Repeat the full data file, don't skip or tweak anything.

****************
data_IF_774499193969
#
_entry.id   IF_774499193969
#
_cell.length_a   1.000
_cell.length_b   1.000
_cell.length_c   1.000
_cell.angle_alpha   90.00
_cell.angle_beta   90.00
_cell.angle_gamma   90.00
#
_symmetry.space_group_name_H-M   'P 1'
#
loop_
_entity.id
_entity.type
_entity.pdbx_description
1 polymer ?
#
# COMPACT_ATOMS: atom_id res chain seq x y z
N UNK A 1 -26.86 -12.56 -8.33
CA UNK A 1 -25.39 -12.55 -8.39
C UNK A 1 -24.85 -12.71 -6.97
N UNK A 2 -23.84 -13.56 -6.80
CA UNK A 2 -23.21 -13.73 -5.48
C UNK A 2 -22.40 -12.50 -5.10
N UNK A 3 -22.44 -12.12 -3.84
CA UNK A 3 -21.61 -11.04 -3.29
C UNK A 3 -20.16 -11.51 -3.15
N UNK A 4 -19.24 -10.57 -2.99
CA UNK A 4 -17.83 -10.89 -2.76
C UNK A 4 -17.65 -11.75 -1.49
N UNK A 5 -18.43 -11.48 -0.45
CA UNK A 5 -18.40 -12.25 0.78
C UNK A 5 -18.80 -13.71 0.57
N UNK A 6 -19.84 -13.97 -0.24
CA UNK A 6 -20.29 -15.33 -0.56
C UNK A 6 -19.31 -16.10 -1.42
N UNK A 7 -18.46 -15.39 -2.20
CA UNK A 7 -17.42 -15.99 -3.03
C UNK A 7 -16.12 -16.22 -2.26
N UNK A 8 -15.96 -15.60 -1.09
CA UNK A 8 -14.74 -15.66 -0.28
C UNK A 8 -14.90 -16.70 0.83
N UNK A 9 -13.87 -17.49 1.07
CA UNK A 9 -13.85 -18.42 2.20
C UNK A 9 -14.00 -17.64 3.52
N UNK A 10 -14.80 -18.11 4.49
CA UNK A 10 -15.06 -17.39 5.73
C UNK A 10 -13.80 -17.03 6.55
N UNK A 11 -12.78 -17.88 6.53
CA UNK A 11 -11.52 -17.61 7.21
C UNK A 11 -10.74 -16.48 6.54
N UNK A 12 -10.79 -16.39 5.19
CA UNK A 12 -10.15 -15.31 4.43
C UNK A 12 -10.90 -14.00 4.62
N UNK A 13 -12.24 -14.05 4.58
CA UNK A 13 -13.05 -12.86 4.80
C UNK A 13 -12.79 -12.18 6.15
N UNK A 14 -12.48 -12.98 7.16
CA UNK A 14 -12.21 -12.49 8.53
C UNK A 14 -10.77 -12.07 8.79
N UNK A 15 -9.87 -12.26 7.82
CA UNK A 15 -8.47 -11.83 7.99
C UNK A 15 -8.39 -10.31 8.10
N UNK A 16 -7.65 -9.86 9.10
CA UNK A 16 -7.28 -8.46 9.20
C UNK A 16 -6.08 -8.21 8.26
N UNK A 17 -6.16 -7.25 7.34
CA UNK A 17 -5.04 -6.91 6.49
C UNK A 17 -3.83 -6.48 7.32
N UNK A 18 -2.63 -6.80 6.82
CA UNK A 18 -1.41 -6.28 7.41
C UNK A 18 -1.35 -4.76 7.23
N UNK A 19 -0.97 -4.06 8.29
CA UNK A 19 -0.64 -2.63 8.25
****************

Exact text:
data_IF_774499193969
#
_entry.id   IF_774499193969
#
_cell.length_a   1.000
_cell.length_b   1.000
_cell.length_c   1.000
_cell.angle_alpha   90.00
_cell.angle_beta   90.00
_cell.angle_gamma   90.00
#
_symmetry.space_group_name_H-M   'P 1'
#
loop_
_entity.id
_entity.type
_entity.pdbx_description
1 polymer ?
#
# COMPACT_ATOMS: atom_id res chain seq x y z
N UNK A 1 -26.86 -12.56 -8.33
CA UNK A 1 -25.39 -12.55 -8.39
C UNK A 1 -24.85 -12.71 -6.97
N UNK A 2 -23.84 -13.56 -6.80
CA UNK A 2 -23.21 -13.73 -5.48
C UNK A 2 -22.40 -12.50 -5.10
N UNK A 3 -22.44 -12.12 -3.84
CA UNK A 3 -21.61 -11.04 -3.29
C UNK A 3 -20.16 -11.51 -3.15
N UNK A 4 -19.24 -10.57 -2.99
CA UNK A 4 -17.83 -10.89 -2.76
C UNK A 4 -17.65 -11.75 -1.49
N UNK A 5 -18.43 -11.48 -0.45
CA UNK A 5 -18.40 -12.25 0.78
C UNK A 5 -18.80 -13.71 0.57
N UNK A 6 -19.84 -13.97 -0.24
CA UNK A 6 -20.29 -15.33 -0.56
C UNK A 6 -19.31 -16.10 -1.42
N UNK A 7 -18.46 -15.39 -2.20
CA UNK A 7 -17.42 -15.99 -3.03
C UNK A 7 -16.12 -16.22 -2.26
N UNK A 8 -15.96 -15.60 -1.09
CA UNK A 8 -14.74 -15.66 -0.28
C UNK A 8 -14.90 -16.70 0.83
N UNK A 9 -13.87 -17.49 1.07
CA UNK A 9 -13.85 -18.42 2.20
C UNK A 9 -14.00 -17.64 3.52
N UNK A 10 -14.80 -18.11 4.49
CA UNK A 10 -15.06 -17.39 5.73
C UNK A 10 -13.80 -17.03 6.55
N UNK A 11 -12.78 -17.88 6.53
CA UNK A 11 -11.52 -17.61 7.21
C UNK A 11 -10.74 -16.48 6.54
N UNK A 12 -10.79 -16.39 5.19
CA UNK A 12 -10.15 -15.31 4.43
C UNK A 12 -10.90 -14.00 4.62
N UNK A 13 -12.24 -14.05 4.58
CA UNK A 13 -13.05 -12.86 4.80
C UNK A 13 -12.79 -12.18 6.15
N UNK A 14 -12.48 -12.98 7.16
CA UNK A 14 -12.21 -12.49 8.53
C UNK A 14 -10.77 -12.07 8.79
N UNK A 15 -9.87 -12.26 7.82
CA UNK A 15 -8.47 -11.83 7.99
C UNK A 15 -8.39 -10.31 8.10
N UNK A 16 -7.65 -9.86 9.10
CA UNK A 16 -7.28 -8.46 9.20
C UNK A 16 -6.08 -8.21 8.26
N UNK A 17 -6.16 -7.25 7.34
CA UNK A 17 -5.04 -6.91 6.49
C UNK A 17 -3.83 -6.48 7.32
N UNK A 18 -2.63 -6.80 6.82
CA UNK A 18 -1.41 -6.28 7.41
C UNK A 18 -1.35 -4.76 7.23
N UNK A 19 -0.97 -4.06 8.29
CA UNK A 19 -0.64 -2.63 8.25